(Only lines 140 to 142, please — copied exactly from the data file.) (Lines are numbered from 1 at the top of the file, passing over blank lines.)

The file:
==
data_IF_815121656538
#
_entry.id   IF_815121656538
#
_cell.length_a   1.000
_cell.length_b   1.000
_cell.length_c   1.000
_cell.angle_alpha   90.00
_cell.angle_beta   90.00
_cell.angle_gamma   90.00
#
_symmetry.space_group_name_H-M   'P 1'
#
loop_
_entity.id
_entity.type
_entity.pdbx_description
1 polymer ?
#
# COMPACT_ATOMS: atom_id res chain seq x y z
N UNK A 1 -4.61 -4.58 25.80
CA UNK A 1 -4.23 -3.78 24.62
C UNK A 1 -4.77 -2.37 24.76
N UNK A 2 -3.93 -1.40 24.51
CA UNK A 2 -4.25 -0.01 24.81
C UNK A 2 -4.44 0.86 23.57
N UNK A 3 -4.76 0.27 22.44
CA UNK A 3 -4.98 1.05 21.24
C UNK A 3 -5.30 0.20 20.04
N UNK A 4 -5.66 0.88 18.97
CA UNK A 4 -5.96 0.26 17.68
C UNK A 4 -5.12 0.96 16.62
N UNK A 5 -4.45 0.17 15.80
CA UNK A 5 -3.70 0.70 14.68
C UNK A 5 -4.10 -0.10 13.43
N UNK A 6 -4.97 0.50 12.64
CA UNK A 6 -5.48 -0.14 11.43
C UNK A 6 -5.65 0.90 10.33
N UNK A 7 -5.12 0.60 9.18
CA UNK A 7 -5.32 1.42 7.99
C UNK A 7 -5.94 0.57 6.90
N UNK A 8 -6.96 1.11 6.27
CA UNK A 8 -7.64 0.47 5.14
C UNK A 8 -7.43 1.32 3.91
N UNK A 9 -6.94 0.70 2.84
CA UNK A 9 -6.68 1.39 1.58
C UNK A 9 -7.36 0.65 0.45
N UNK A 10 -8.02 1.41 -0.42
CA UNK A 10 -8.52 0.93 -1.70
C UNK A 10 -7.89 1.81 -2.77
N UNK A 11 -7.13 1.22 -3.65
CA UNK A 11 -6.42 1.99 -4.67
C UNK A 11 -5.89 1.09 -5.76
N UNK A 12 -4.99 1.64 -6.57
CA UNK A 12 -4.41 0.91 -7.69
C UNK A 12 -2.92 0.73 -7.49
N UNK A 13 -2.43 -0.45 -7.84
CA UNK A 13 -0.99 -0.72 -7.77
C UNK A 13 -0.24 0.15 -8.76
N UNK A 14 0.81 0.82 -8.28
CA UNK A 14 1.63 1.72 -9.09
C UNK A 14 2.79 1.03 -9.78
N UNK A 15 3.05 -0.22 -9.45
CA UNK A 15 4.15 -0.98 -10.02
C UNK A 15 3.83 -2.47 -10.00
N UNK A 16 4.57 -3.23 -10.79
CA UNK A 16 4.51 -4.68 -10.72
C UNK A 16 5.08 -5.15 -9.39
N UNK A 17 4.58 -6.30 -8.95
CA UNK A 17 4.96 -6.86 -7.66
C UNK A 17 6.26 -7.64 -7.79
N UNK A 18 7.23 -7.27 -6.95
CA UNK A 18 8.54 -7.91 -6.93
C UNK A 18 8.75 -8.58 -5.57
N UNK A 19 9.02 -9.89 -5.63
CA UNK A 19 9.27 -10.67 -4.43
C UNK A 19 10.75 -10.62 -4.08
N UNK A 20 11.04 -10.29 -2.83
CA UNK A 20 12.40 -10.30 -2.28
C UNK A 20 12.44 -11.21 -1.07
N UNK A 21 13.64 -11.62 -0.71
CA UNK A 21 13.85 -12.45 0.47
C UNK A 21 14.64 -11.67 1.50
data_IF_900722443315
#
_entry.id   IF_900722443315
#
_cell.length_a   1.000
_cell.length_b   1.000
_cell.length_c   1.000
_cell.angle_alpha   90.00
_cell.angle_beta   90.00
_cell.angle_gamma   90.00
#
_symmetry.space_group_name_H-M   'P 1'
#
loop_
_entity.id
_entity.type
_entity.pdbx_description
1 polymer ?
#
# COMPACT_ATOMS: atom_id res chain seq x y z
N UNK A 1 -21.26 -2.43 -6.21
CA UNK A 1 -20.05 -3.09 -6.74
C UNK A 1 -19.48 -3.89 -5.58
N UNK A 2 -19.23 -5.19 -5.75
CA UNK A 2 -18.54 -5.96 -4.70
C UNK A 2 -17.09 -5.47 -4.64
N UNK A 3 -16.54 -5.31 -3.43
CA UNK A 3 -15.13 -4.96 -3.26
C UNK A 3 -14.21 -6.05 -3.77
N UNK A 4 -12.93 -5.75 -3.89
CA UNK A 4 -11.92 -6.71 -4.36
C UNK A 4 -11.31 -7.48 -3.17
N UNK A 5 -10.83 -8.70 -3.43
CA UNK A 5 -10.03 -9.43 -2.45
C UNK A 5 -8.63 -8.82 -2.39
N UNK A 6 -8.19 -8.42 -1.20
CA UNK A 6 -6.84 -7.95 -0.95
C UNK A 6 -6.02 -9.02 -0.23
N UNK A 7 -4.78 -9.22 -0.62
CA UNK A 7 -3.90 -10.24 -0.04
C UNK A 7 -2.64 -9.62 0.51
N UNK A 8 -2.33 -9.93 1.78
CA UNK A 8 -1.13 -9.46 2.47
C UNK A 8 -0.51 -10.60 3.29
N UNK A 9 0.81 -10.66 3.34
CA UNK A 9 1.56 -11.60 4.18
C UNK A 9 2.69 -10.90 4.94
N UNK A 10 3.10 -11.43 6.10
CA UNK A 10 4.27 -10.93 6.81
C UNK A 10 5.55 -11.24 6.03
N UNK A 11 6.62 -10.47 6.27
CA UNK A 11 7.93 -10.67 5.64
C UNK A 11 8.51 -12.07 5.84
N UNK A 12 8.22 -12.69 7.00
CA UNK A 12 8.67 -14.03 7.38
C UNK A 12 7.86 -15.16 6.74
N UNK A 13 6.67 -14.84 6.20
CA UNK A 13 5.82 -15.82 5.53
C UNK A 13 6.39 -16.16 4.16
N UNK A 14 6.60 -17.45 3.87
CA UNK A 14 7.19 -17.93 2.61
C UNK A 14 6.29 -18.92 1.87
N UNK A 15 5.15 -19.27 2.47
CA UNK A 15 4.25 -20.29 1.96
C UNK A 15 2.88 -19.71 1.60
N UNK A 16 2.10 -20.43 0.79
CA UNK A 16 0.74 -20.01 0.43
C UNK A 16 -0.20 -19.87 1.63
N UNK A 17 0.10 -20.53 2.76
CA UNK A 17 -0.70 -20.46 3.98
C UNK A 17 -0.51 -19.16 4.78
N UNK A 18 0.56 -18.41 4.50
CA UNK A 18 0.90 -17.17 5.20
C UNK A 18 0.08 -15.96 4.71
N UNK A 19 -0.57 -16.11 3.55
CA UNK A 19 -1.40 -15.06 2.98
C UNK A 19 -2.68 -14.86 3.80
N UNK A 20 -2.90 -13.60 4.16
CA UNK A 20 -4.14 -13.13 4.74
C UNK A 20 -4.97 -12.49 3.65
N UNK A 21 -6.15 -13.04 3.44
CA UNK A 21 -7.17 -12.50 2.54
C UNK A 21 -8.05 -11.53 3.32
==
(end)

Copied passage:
N UNK A 13 6.67 -14.84 6.20
CA UNK A 13 5.82 -15.82 5.53
C UNK A 13 6.39 -16.16 4.16